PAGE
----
Article

4 practical, non-contact ways to involve children in service to others

Apr 21, 2020

“I’m so thankful I gave birth to our son where I did,” is something I’ve frequently said to my husband during our past few weeks in quarantine. I’m currently eight months pregnant with our third child, and the fear of giving birth to our baby girl in a hospital that currently has COVID-19 patients could potentially be gripping. It is not, though, because God prepared me for this moment by allowing me to give birth to our son, Monty, while my husband and I were IMB missionaries in Africa. We were challenged then in ways that have equipped me for this season, so I have been able to focus on serving others instead of fear, and have had my children lend a helping hand. 

This servant mindset can be lost in the fog of a global pandemic. But Paul’s appeal is still true: 

“Present your bodies as a living sacrifice, holy and acceptable to God which is your spiritual worship. Do not be conformed to this world, but be transformed by the renewal of your mind. That by testing you may discern the will of God, what is good, and acceptable, and perfect” (Rom.12:1-2). 

When my “living sacrifice” wants to crawl off the altar with fear and anxiety, I remember that our very bodies are a temple, and every act we complete is a potential act of worship to God. I also remember that God has given us all gifts to use to serve others (1 Pet. 4:10). That includes our children, as well. Perhaps one of the four ideas below will show you or your children the gift that God has given you to use during quarantine. 

The call to make disciples does not stop during times of quarantine. Perhaps God is giving us this opportunity to show us that our primary disciples are our children.

  1. Prayer: As your child’s primary disciplemaker, giving them the opportunity to pray is both important and a privilege. They have heard you pray, so when given the chance to come before the throne of our Sovereign God, they will surprise you with what they say. During our own family devotions, my 4-year-old daughter and 6-year-old son often ask if they can pray. They praise God by thanking him for all that he’s given them (food, toys, etc.), but they have also been asking him to help the elderly, stop the coronavirus, and reveal himself to people who do not know him. Each and every time my husband and I hear the voices of our children cry out for the nations, it brings us hope and helps us put more trust in the One who saved us.
  2. Artwork: Children enjoy the opportunity to be creative. They like to color, draw, and paint. Coupled with the craving for structure during these times, why not have a daily time for your child to create art, and then mail some of the artwork to the elderly, medically vulnerable, or lonely in your life? Check with your local church to see if they a list of members or attenders who might fall into these categories. Tell your children that they are making artwork for people who cannot leave their homes and that their art will give them happiness and hope. You could also include a note of encouragement and a verse of Scripture.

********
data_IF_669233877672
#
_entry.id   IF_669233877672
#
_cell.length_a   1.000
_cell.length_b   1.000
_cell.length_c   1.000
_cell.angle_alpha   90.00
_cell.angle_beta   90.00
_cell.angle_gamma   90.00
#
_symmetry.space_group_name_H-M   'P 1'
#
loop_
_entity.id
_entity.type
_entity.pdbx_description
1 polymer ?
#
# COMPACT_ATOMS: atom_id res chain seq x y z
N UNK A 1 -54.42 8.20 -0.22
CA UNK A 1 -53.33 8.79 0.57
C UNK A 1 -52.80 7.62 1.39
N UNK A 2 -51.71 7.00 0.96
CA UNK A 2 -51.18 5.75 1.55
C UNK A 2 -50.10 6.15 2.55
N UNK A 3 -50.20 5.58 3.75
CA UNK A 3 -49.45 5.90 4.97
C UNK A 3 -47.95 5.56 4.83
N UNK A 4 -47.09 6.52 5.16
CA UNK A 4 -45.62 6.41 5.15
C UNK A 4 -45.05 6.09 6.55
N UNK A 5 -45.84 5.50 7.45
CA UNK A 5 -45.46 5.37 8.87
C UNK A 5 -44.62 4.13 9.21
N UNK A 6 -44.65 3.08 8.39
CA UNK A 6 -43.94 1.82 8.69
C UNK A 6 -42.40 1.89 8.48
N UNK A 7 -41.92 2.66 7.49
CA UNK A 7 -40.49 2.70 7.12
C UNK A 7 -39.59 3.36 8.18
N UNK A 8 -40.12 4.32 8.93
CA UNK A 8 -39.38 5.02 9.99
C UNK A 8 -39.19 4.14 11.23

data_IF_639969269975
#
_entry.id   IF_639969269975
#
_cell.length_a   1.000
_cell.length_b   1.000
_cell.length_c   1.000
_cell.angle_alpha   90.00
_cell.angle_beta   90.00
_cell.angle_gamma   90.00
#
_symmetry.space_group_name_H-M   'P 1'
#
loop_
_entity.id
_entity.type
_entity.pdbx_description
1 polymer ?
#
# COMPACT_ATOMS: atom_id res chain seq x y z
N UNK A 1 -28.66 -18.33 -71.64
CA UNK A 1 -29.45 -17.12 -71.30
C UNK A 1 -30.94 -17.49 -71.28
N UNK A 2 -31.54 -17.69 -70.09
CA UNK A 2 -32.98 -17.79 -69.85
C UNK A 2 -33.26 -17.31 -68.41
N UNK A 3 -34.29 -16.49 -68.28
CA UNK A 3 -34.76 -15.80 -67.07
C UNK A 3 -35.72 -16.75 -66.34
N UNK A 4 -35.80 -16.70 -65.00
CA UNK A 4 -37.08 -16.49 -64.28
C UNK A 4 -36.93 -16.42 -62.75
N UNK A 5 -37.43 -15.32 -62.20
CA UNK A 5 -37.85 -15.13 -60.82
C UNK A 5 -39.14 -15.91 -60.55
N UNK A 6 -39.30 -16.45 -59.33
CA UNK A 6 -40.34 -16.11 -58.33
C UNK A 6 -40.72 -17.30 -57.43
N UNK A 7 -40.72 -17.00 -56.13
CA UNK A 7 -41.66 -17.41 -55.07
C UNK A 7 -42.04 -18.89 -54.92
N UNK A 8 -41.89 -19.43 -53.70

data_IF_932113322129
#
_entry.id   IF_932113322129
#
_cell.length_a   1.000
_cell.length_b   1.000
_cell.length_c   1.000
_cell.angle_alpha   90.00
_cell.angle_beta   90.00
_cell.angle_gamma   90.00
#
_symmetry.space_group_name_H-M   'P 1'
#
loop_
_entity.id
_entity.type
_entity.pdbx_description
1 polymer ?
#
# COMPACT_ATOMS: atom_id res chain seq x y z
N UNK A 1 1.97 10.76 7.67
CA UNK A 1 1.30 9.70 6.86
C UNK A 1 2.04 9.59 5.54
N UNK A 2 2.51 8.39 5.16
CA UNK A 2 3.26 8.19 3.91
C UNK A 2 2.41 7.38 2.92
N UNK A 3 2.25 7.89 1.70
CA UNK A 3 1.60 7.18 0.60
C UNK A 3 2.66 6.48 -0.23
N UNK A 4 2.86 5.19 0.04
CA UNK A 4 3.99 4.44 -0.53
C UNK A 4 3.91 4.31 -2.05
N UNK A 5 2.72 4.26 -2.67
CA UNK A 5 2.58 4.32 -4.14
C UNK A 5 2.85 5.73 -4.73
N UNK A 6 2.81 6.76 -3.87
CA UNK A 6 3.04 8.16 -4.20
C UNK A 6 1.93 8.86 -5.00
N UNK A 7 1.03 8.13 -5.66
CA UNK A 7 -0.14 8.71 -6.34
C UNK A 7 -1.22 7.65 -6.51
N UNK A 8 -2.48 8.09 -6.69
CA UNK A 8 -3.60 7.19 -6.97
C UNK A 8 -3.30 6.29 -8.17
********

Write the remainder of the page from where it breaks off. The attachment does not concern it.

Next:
3. Cooking: Inevitably, we are all cooking more while at home, which is a great time to involve your children in the process. You will be providing them with a life skill and possibly another opportunity to serve others. There are probably plenty of people within your church or your neighborhood that would enjoy a meal or a special baked good that they didn’t have to make. These could be safely cooked and delivered by your family. Cook or bake with your children while taking extra sanitary precautions, let the person know you are coming, and safely deliver the food by leaving it on their front porch or doorstep. Allow your children to accompany you on the ride so that they are able to wave as you drop off the meal. A piece of your children’s artwork accompanying it would likely help lift the spirits of the person you are serving—and the opportunity to get out for a drive with the purpose of serving others will lift yours, too. 
  4. Phone calls: During this time of social isolation, some people haven’t seen another person face to face in quite a while. And others are not able to virtually connect for various reasons. This time of quarantine is perfect for picking up the phone (or Facetime, if able) and reaching out to your neighbors, friends, and family members. Your local church probably has a list of isolated or vulnerable people in your congregation that could use an extra phone call, too. During your time on the phone, you can ask questions, bring a word of encouragement, read a psalm, and allow your children to pray for the person. 

The call to make disciples does not stop during times of quarantine. Perhaps God is giving us this opportunity to show us that our primary disciples are our children. Let us give our children memories of family service during COVID-19 rather than ones of fear. As Paul reminds us, “For you were called to freedom, brothers. Only do not use your freedom as an opportunity for the flesh, but through love serve one another” (Gal. 5:13) We do not want to be the same once this pandemic is over, and we pray that our children learn what an unshakable faith looks like during this time. 

Hanna Welch

Hanna is a public school teacher and member of the 2020 ERLC Leadership Council. She is passionate about making connections for Christ in both her local community and abroad. She is a member of Providence Baptist Church in Tallapoosa, Georgia. Hanna and... Read More